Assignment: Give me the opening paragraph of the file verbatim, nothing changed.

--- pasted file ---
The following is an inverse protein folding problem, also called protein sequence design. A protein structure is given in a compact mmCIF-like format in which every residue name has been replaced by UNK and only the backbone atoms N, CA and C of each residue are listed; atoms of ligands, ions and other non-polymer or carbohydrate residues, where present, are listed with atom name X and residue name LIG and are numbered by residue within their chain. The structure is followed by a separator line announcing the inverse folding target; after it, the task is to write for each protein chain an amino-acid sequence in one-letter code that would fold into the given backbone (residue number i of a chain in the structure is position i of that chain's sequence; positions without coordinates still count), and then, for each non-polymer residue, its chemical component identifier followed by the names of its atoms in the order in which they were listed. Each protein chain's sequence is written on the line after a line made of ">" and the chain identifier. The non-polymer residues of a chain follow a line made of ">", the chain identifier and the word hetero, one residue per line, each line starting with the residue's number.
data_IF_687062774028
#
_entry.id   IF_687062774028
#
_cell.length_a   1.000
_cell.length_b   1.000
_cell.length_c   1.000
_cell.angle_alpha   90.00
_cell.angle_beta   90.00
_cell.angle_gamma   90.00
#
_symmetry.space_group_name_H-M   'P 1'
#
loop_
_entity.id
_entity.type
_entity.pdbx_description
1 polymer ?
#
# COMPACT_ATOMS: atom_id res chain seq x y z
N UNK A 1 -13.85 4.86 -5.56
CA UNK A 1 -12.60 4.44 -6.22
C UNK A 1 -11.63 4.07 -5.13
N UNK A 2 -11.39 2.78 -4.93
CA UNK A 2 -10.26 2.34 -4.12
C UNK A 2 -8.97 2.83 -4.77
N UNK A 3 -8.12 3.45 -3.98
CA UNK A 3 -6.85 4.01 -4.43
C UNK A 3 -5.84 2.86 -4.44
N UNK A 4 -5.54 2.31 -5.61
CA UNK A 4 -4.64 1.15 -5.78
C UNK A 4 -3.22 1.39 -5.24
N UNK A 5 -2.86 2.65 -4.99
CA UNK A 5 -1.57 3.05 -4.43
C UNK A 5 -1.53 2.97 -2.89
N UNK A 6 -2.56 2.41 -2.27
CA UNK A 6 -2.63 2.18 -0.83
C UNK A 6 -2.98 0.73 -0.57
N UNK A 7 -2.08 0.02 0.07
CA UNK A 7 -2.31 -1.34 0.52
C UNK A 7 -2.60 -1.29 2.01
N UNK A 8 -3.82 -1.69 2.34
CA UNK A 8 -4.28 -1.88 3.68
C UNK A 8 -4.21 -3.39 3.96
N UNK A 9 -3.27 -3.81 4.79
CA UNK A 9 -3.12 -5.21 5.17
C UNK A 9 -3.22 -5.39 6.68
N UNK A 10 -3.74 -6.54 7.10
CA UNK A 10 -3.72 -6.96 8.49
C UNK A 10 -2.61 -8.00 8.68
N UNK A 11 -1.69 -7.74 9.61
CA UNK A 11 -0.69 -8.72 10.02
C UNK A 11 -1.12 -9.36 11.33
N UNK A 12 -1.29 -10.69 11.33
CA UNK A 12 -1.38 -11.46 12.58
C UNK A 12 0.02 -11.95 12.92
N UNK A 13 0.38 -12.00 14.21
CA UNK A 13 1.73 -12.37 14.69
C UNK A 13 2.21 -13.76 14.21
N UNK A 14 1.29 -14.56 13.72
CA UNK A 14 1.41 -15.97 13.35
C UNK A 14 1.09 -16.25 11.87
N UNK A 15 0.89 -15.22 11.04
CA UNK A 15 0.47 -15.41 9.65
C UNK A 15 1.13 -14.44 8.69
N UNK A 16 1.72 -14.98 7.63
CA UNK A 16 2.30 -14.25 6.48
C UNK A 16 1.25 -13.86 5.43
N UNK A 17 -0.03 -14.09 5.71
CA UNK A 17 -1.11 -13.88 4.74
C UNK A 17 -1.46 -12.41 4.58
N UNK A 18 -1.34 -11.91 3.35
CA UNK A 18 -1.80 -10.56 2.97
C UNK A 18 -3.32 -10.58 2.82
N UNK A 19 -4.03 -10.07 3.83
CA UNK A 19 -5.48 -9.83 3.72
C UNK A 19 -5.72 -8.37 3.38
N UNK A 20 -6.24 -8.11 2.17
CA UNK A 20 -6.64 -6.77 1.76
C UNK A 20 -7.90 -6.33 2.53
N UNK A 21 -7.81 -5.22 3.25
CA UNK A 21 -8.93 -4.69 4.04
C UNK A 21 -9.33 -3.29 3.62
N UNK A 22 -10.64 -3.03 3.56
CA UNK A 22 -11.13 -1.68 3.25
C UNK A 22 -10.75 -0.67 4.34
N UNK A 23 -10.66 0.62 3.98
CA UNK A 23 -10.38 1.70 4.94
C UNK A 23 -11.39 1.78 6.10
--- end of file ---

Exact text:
The following is an inverse protein folding problem, also called protein sequence design. A protein structure is given in a compact mmCIF-like format in which every residue name has been replaced by UNK and only the backbone atoms N, CA and C of each residue are listed; atoms of ligands, ions and other non-polymer or carbohydrate residues, where present, are listed with atom name X and residue name LIG and are numbered by residue within their chain. The structure is followed by a separator line announcing the inverse folding target; after it, the task is to write for each protein chain an amino-acid sequence in one-letter code that would fold into the given backbone (residue number i of a chain in the structure is position i of that chain's sequence; positions without coordinates still count), and then, for each non-polymer residue, its chemical component identifier followed by the names of its atoms in the order in which they were listed. Each protein chain's sequence is written on the line after a line made of ">" and the chain identifier. The non-polymer residues of a chain follow a line made of ">", the chain identifier and the word hetero, one residue per line, each line starting with the residue's number.